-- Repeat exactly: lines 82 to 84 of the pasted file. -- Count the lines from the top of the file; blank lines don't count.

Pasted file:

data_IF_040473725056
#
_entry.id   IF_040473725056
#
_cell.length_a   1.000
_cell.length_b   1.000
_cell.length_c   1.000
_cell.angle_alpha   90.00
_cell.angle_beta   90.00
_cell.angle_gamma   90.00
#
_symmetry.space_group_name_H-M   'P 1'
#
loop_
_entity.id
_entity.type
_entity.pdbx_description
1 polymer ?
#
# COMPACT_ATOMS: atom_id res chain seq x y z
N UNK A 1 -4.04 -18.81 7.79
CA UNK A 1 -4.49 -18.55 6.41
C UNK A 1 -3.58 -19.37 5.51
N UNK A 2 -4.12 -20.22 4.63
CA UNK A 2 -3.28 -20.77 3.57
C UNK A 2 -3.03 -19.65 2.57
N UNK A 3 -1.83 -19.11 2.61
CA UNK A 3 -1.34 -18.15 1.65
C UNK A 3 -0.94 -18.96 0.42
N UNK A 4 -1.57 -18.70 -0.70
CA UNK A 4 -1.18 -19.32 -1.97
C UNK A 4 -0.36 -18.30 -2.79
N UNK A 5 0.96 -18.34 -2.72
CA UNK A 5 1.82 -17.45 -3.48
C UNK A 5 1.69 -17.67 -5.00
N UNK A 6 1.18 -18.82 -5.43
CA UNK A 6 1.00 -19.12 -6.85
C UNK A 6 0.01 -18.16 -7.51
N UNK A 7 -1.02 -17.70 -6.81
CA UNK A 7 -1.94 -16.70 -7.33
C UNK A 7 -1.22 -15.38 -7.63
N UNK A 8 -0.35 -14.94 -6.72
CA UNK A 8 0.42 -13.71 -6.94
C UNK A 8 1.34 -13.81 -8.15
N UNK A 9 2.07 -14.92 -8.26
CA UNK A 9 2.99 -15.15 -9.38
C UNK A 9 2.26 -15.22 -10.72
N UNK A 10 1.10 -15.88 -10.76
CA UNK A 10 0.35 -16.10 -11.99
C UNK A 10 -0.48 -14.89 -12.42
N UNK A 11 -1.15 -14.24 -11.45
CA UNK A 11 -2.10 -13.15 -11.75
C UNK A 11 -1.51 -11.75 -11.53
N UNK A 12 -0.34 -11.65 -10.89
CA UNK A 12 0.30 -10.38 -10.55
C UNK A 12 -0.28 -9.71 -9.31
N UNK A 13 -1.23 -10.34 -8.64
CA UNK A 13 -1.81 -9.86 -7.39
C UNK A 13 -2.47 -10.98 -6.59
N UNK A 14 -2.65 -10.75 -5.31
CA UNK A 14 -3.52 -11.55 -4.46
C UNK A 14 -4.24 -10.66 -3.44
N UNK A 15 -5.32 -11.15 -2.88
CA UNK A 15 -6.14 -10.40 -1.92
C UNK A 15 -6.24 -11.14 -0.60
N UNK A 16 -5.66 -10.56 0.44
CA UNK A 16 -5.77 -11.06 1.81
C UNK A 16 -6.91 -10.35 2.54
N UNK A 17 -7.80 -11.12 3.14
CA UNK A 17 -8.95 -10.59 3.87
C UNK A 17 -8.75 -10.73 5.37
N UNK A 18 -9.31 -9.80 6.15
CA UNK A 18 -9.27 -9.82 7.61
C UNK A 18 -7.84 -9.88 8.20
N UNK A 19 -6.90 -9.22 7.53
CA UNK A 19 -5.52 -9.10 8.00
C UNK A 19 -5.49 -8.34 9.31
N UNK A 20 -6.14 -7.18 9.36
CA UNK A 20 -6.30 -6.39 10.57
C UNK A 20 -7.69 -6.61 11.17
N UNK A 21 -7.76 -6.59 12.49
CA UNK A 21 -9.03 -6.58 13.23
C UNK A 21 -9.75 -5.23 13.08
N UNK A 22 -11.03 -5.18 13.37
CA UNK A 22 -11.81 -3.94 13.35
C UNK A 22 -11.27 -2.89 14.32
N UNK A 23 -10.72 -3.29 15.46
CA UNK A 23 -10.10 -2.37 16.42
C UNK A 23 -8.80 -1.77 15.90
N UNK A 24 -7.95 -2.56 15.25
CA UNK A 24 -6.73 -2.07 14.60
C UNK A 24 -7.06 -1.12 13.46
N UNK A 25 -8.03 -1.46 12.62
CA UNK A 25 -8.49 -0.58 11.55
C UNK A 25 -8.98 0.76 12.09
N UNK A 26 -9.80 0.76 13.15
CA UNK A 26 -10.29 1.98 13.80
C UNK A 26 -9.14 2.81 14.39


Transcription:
CA UNK A 21 -9.03 -6.58 13.23
C UNK A 21 -9.75 -5.23 13.08
N UNK A 22 -11.03 -5.18 13.37